We live in an age of nostalgia. Everyone and their mother participates in the practice of throwback Thursdays, and decade referencing decadence runs rampant across all forms of digital media. Music is not inoculated from this rose-colored wistfulness. You can trace the current of retro-futurism through aural bloodlines that run from garage-rock cultists straight through to Soulquarian acolytes. Nostalgia is a worn sweater handed down from your grandparents, to your parents, to you, and every generation wears that garb with varied aplomb.
Keath Mead, in particular, wears it quite well on his debut album, Sunday Dinner.
As his bio-blurb on the Company Records website says, Keath picked up his first instrument after seeing A Hard Day’s Night, and he mines a chordal and lyrical territory not dissimilar to that more wide-eyed era of the Fab Four. For the most part these are songs about love; lost, found, unrequited, and well-returned. That’s not to say, that this is one-dimensional music. There’s a duality and depth to Sunday Dinner that repeated listens reveal if not at a less than ideal pace. Keath sings in an elven croon that is somehow crisp and soft at the same time. His vocal phrasing and delivery is calculated and mature, but he maintains a vocal timbre that evokes a youthful spirit. The album alternates smoothly between wobbly piano anchored ballads, delicately finger-plucked odes, and catchy classic rock tinged head-bobbers boasting hooks and choruses that build a comfy nest where your memory resides.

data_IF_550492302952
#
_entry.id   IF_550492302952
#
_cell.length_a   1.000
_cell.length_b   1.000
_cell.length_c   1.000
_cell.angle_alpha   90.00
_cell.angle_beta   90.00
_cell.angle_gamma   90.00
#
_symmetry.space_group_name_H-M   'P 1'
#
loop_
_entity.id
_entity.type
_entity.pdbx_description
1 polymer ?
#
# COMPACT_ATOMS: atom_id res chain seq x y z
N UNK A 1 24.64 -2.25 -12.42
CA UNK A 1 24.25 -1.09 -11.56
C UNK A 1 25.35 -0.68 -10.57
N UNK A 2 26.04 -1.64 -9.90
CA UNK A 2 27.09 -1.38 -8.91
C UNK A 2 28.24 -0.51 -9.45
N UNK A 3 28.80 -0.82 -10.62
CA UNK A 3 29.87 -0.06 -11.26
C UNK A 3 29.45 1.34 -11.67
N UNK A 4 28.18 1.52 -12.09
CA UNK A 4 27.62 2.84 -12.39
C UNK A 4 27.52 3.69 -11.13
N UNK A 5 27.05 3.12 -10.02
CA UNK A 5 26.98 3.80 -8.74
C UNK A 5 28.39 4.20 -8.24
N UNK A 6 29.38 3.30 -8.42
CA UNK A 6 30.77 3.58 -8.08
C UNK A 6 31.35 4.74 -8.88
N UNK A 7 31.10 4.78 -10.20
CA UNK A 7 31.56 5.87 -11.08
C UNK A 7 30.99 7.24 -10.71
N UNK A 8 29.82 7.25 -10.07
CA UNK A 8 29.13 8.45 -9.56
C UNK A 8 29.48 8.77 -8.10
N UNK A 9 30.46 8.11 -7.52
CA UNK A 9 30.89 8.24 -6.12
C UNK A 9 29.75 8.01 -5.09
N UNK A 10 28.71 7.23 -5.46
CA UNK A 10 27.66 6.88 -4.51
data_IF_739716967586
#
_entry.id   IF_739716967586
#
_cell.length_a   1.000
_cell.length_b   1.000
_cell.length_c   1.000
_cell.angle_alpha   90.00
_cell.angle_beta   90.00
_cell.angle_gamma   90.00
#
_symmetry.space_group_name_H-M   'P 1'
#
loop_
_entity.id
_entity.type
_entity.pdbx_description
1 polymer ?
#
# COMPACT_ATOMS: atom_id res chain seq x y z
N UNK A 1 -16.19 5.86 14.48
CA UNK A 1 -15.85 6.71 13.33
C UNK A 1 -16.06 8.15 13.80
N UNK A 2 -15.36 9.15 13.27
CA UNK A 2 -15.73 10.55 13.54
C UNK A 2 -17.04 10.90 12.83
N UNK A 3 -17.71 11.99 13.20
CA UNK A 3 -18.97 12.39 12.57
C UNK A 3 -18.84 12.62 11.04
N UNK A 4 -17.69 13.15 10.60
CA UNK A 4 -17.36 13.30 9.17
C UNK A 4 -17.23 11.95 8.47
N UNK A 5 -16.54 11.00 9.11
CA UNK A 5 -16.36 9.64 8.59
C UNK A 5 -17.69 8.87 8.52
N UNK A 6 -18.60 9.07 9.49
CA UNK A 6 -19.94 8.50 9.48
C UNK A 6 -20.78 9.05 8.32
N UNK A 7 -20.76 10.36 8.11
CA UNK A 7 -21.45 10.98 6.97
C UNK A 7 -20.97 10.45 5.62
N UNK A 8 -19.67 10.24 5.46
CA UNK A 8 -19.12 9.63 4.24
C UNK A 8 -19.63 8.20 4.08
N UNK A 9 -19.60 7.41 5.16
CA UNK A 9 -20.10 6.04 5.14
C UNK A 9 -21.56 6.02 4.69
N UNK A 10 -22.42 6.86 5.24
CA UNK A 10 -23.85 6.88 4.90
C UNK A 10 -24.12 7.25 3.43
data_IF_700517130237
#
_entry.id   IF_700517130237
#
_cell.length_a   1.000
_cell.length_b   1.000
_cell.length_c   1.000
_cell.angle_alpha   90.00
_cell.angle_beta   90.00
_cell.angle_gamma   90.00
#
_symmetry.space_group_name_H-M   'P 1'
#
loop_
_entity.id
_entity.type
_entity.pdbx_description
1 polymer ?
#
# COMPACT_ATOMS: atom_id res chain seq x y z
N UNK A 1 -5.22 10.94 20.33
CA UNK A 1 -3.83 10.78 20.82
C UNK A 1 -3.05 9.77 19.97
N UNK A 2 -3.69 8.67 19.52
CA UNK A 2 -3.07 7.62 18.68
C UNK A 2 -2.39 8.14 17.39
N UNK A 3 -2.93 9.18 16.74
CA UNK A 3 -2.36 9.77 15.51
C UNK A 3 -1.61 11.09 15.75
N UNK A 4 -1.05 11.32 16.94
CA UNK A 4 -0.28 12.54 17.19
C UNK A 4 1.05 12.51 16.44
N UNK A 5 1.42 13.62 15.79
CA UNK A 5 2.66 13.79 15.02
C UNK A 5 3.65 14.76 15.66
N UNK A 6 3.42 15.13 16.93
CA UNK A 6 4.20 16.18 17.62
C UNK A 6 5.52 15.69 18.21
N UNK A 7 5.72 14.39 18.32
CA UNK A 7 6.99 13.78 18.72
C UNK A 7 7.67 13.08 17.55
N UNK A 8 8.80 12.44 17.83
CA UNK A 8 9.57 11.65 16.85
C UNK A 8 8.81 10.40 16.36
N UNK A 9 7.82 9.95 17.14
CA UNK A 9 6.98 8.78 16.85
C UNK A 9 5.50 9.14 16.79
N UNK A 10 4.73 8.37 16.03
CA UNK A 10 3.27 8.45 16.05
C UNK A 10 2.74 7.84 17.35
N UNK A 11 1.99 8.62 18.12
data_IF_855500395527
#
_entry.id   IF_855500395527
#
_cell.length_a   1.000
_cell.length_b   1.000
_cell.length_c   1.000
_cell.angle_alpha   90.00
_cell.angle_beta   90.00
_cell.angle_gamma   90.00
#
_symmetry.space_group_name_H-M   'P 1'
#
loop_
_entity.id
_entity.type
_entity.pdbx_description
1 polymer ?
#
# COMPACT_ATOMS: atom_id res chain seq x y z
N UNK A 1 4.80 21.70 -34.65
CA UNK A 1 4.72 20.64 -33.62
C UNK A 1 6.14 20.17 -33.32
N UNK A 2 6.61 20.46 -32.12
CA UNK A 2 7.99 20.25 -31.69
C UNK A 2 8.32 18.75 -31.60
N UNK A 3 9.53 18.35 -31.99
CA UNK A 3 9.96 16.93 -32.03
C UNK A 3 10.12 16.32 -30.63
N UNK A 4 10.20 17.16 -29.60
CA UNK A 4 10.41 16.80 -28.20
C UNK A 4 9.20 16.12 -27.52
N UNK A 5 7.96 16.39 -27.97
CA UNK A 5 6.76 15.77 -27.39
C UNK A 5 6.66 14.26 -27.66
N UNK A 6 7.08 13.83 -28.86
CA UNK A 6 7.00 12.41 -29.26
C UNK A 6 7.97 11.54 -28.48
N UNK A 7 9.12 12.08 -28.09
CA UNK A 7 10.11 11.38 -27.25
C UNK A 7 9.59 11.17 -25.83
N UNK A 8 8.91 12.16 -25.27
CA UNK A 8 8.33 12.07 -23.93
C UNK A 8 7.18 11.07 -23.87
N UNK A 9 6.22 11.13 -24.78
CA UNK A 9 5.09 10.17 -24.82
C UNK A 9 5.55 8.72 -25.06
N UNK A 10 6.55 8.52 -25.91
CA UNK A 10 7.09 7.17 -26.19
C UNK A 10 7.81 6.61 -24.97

The production takes this duality to heart by pushing Keath’s voice and guitar to the forefront, while adorning the perimeter with swooshes and echoes that swim around the core but never push right through. Chaz Bundick (Toro Y Moi, Les Sins) took the helm on the engineering and production of Sunday Dinner, and he makes sure that every part gets its space and time to shine. His touch is apparent in those ethereal phases and burbles, but it is always subtle, acting more like modern frame for a faded photograph.
There’s an anxiety in some of these tracks that can’t be denied, though. Keath often sings about a fear of aging, or at least his own cautious awareness of it. His is the generation of the quarter life crisis, and he hit’s on that in the opening lines of his closing track “So Close” singing, “Oh what a shame to go on living thinking you’ve passed your better days. Every chance that you were given was a mistake waiting to be made.” He has said in interviews that he has been writing songs for a long time, but never really put them out any further than his friend’s ears, choosing instead to play the sideman in other people’s bands. With this strong debut it seems he’s done passing up chances, and has gotten a knack for avoiding the mistakes along the way.
– Jack H.